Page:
Deadpool is very successful. I gather that many young people, including young women, think this is the best movie they have ever seen. I’m not sure what the young women love about it; my ability to empathize in this context is very, very limited. There is a cool teenage girl, perhaps the coolest character in the movie, but with very limited play. There is also one very tough (white) woman fighter, who in the end is defeated. I didn’t quite understand the plot purpose of an elderly, blind, African-American woman. In the scenes that included her, there were fleeting moments of intimacy and affection, but those moments had little other support in the movie. I very faintly sensed that her role had something to do with pushing the envelope on ironic offensiveness – what could be more aggressively non-PC, and therefore potently ironic, than making an elderly, blind African-American woman the butt of bro jokes? But the jokes in relation to her fell flat, so all that I ended up with was culturally foundational racism, sexism, and age-ism. In these scenes and in general, Deadpool seemed to me an expression of the U.S. zeitgeist, related to, and amplified in, Trump’s successes.
My spouse and primary review partner pointed out that the culturally foundational elements of sexism, racism, and age-ism are just that, common to many, if not most, Hollywood productions, and told me that calling them out does not make for interesting commentary because they are to be expected. He pointed out that the success of Deadpool doesn’t come from these elements (though he would probably agree that the kind of success it has achieved would be hard to get without these elements) but rather derives from its layered persiflage of many years of self-important, taking-themselves-too-seriously, overly-earnest super-hero movies. From his perspective, this is what delights audiences who have been fed these movies regularly over the last decade or so.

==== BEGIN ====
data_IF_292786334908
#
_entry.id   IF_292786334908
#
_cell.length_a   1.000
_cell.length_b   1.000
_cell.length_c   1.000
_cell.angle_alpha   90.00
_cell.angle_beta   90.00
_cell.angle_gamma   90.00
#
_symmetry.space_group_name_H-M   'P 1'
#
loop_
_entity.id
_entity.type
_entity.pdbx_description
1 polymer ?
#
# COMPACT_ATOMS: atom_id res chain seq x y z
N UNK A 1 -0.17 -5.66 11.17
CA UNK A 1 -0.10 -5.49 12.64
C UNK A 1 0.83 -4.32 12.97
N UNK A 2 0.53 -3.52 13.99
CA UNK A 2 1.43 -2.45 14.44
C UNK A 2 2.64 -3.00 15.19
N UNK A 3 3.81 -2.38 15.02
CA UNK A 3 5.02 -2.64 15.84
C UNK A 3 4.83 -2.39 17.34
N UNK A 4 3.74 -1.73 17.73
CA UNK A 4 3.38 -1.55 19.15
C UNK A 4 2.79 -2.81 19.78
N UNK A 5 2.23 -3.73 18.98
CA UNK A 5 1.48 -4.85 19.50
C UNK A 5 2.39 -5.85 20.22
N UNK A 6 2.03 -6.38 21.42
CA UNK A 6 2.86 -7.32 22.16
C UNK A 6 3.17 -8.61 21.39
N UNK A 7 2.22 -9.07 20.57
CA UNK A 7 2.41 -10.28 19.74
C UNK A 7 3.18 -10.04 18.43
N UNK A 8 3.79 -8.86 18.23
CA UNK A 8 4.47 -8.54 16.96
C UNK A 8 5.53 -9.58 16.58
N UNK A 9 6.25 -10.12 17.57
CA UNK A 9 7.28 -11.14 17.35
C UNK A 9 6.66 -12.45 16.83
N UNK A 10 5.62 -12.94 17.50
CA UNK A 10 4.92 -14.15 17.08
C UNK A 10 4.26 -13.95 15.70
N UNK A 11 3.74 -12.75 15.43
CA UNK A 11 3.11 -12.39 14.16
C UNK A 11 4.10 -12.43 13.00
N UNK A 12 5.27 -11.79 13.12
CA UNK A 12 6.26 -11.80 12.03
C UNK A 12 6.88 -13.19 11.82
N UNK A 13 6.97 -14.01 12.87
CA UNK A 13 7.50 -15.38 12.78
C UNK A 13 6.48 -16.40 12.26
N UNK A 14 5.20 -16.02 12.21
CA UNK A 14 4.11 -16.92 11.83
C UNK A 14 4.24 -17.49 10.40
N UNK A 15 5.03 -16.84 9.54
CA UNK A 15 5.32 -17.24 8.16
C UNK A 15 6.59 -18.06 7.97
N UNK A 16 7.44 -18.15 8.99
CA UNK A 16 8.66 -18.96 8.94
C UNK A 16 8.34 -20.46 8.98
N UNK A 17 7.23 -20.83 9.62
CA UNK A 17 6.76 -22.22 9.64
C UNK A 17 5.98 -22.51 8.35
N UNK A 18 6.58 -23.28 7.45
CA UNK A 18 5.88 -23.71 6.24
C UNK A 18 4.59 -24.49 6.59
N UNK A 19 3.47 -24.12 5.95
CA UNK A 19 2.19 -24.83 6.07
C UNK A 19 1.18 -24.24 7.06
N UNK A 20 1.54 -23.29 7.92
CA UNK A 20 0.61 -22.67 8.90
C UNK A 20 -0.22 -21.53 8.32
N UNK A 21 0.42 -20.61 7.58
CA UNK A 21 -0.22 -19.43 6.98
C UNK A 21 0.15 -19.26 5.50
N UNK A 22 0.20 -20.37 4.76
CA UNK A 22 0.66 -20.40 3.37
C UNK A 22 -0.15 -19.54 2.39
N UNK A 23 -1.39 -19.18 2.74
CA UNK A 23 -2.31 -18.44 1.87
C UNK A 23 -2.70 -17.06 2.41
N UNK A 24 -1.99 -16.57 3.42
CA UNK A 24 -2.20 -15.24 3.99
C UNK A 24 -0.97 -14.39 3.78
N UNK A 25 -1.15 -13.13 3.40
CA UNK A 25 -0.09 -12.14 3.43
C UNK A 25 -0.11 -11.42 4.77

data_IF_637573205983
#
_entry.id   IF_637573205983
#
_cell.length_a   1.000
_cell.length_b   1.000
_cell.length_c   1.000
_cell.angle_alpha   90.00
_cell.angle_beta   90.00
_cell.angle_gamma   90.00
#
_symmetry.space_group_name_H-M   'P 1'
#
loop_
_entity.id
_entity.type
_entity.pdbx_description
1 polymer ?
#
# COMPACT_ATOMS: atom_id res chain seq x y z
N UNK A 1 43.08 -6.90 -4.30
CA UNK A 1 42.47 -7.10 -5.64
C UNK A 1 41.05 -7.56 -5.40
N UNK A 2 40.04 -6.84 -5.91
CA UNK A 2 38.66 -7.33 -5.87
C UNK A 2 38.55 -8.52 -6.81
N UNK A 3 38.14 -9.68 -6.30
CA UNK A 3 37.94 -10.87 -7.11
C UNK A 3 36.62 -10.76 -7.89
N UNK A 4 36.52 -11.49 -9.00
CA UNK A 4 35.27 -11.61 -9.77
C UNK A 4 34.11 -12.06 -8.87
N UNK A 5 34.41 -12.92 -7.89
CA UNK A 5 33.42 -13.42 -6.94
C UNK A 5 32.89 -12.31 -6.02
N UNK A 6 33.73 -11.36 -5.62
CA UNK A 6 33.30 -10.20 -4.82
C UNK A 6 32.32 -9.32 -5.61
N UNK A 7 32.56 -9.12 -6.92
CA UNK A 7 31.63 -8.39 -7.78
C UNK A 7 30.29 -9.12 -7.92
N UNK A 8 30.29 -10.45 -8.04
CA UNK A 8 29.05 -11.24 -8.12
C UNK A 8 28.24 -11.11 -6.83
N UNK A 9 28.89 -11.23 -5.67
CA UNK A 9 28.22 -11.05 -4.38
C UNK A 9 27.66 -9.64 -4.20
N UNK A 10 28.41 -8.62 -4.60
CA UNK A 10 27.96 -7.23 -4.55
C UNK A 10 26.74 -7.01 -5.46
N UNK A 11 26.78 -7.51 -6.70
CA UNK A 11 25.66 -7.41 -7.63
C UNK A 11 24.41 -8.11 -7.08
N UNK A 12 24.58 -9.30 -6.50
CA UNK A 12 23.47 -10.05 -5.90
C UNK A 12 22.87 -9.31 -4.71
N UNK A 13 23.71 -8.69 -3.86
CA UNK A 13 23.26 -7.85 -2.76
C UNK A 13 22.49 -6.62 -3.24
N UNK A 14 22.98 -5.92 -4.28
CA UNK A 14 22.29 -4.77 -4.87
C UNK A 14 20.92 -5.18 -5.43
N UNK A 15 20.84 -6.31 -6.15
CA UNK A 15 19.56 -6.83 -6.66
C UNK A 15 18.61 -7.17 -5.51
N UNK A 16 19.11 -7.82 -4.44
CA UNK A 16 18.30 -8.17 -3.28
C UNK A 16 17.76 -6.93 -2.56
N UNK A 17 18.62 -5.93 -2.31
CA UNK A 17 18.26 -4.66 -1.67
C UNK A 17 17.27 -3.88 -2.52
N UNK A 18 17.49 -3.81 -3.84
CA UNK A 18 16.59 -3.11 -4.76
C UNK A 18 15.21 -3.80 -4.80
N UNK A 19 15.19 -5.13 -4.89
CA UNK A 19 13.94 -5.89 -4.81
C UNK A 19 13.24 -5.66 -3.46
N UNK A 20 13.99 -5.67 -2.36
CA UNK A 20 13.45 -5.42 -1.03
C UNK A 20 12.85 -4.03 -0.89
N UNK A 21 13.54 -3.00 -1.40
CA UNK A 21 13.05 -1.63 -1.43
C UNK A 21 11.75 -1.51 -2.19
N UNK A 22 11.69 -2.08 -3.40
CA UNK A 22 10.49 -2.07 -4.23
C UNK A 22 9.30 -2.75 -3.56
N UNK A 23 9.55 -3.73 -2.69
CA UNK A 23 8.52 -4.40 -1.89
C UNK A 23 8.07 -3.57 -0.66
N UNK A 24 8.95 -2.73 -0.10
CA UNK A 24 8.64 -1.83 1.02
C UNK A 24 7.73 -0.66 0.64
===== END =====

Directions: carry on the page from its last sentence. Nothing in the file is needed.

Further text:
Certainly, Deadpool is substantially more sophisticated in ironic humor and self-reflexivity than the one Fantastic Four movie I’ve seen, and one of the best jokes in Deadpool is about X-Men. I’ve not seen many other movies in this genre so I can’t make a deep comparison. But while I might agree with his point about this reason for Deadpool’s success, I don’t think the foundational racism, sexism, and age-ism, that provide the warp for the movie’s weaving of its contemporary white-bro fantasy, are simply old news. In Deadpool, this foundation is refreshed as the movie connects to, expresses, and is viewed in the context of, a contemporary, mostly-bro, fantasy of recovering American (individualist) greatness, a fantasy that finds its most loud, caricatured, and white version in Trump’s speeches, but which also has more romantic versions that are more widely available, not just for white people and not just for boys and men. The romantic version in Deadpool allows any of us to long for one of the two fantastic social roles it celebrates – the heroic, bro-ish role of someone who survives and succeeds despite a hard life and ugly edges (and who ends up whupping the bad guy); and the immortalized object of the hero’s desire, who is, by the very nature of the role, someone attractive, loyal, and monolithically, uncomplicatedly loving (no doubts, no uncertainty, no resentments, not much discernible subjectivity; dirty socks are just dirty socks outside, waiting to be washed, there are no durable and mutating dirty socks of and in the heart and soul of the beloved). Deadpool rattles through its romantic version of quest for and achievement of individualist greatness, occasionally, very occasionally, with a titillating tenderness, and, beyond the effectiveness of its persiflage, the movie’s success also lies in pulling viewers into glossing some core part of themselves into one (or perhaps both, in some alternating format) of these roles.
The Quartz article, “A tip to Americans from an Italian who saw Berlusconi get elected again and again and again,” is not about Deadpool, but it compares Trump and Berlusconi in a way that casts a darkroom’s red light on the U.S. zeitgeist that Deadpool refracts into (more) successful entertainment.